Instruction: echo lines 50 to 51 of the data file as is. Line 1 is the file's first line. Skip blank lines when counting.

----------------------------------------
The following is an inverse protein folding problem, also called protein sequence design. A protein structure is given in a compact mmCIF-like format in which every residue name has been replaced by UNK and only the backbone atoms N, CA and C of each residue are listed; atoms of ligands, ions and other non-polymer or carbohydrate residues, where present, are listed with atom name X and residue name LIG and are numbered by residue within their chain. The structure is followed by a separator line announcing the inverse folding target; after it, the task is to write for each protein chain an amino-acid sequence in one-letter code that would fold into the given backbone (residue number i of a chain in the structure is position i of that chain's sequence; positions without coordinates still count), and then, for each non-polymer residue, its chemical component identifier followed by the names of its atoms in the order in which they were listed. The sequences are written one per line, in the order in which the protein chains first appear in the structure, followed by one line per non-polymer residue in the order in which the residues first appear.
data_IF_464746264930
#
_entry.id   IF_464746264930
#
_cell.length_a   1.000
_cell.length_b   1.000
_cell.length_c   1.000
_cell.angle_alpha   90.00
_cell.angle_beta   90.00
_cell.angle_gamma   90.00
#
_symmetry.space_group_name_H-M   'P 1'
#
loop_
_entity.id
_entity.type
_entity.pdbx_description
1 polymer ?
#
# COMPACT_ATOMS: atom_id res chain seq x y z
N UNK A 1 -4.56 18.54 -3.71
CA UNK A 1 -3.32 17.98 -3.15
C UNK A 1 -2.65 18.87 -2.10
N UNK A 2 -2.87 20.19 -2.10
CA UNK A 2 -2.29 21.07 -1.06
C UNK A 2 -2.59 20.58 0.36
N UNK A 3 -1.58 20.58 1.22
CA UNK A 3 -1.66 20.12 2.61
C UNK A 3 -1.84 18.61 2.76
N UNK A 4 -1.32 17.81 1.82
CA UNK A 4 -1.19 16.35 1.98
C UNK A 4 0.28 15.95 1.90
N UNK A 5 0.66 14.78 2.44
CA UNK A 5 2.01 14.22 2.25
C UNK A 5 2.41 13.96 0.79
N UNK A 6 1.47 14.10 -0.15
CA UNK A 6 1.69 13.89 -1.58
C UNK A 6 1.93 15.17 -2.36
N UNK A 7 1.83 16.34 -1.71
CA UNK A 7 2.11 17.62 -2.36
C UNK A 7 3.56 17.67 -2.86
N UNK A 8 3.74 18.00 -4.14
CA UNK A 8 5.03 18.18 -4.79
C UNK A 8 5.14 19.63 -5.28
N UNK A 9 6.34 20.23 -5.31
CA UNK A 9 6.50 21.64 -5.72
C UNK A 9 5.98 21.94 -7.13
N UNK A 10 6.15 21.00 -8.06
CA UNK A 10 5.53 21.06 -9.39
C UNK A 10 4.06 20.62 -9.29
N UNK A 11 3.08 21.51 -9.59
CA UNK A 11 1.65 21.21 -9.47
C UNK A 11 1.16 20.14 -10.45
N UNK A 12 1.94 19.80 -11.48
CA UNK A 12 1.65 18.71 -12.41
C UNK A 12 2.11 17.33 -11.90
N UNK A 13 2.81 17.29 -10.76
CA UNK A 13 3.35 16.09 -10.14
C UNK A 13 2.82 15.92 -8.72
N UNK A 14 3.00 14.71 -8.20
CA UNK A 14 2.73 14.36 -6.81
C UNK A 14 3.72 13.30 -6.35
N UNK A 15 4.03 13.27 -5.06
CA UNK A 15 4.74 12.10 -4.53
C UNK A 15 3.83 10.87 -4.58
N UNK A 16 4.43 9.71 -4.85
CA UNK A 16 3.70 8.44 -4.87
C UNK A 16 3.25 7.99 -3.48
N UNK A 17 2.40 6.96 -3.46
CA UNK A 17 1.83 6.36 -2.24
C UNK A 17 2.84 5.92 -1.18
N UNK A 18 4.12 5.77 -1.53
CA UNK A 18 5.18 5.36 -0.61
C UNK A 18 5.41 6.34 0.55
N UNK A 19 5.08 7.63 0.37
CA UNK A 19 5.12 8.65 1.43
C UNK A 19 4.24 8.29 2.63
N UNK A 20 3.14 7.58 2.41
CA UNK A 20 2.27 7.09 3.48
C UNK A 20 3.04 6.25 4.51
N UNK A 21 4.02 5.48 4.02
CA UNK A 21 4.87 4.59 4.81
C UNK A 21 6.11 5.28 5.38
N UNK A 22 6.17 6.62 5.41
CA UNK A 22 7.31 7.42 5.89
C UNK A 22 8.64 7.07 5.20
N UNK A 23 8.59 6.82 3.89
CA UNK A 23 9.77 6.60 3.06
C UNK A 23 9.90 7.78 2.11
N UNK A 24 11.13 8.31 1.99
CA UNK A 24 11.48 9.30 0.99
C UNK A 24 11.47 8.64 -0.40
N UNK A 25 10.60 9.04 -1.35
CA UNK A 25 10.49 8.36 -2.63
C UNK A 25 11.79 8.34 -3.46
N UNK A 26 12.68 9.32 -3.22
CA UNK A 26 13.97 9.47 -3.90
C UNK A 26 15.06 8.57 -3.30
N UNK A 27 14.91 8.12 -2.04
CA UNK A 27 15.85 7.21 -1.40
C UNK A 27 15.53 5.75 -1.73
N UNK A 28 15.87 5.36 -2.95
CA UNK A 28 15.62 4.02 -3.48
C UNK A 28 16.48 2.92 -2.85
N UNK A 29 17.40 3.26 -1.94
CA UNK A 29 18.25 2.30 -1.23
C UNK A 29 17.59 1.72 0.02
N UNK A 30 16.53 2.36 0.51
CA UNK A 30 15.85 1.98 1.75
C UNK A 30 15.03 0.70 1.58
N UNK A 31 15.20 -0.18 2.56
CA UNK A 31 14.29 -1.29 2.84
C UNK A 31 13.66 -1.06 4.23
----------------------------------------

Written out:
CA UNK A 10 5.53 21.06 -9.39
C UNK A 10 4.06 20.62 -9.29